Ask Terry Questions Disability and savings — impact of an IRA

Disability and savings — impact of an IRA

By Terry Savage on October 02, 2018 | Wild Card

our daughter is on Social Security Disability Income and collects about $800 a month from SSDI. Before she became unable to work she had socked $away in a Roth IRA , about $18,000. We have just set up an Irrevocable self settled trust for her and the lawyer told us she can no longer have the Roth IRA, and must spend it down or the Gov’t will take it away. Our accountant disagrees, saying the Roth is essentially a trust within the trust. We are afraid to ask Soc. Security to weigh in but want to follow the law. Can you help? Thanks!

Terry Says

This is such a complex question that I had to do a bit of research. And I’m glad I did. I’m going to cut and paste a terrific explanation that is on the Motley Fool website, and I will also give you a link. Basically it depends on whether she is receiving Social Socurity Disability Income or SS Supplemental insurance. And I suspect that is why you re getting different answers. Read this:

Many people who suffer disabilities rely on government programs for assistance. The Social Security Administration is involved in two different programs — Social Security Disability Insurance and Supplemental Security Income, both of which can help those suffering from a disability. However, those who have IRAs or receive distributions from an IRA can have their disability benefits affected. Let’s look at the different rules that apply to each program.

Social Security Disability Insurance: no impact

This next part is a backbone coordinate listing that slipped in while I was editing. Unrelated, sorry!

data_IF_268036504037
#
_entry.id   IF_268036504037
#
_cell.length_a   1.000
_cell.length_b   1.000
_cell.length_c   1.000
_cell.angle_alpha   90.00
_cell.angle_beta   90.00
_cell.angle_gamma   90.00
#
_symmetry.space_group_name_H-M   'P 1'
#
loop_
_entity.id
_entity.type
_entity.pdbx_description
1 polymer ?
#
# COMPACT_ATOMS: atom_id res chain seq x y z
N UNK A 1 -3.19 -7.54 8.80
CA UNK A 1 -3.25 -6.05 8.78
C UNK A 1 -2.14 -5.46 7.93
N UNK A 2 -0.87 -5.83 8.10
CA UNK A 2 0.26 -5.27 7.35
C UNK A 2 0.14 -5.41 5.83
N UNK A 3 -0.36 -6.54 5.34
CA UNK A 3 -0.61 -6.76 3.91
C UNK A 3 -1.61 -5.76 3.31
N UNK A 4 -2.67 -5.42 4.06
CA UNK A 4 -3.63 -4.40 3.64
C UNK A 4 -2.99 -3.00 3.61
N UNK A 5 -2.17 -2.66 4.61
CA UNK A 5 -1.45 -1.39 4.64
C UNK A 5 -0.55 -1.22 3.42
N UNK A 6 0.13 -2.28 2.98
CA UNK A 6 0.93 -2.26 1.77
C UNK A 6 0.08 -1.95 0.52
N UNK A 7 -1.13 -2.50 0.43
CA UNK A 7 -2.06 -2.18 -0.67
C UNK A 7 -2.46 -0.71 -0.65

The Social Security Disability Insurance program pays benefits to those who have a long-term disability that prevents them from working. The program is not means-tested, and you can receive benefits regardless of how much income you have from non-work sources like investments or how much in financial resources you have set aside.

As a result, owning an IRA or taking distributions from it won’t have an impact on how much you get from the Social Security Disability Insurance program. As long as you’ve worked long enough to be eligible to receive disability benefits and you are unable to generate income from work over a relatively low threshold amount, then you can take IRA distributions and still get full disability benefits at the same time.

Supplemental Security Income: big impact
By contrast, the Supplemental Security Income program is designed for low-income individuals with little or no financial resources. If you have access to an IRA in your own name, then the SSA can treat it as a financial resource that’s available to you, and it can require that you spend down your IRA funds before you can become eligible to receive SSI disability benefits.

In addition, even if the IRA itself isn’t treated as your financial resource, any income you receive from it can count as a financial resource on its own. For example, if you inherit an IRA and it distributes money to you, then the SSA can reduce or suspend benefits accordingly as long as that money is available to you.

Here is the link to the Motley Fool page.



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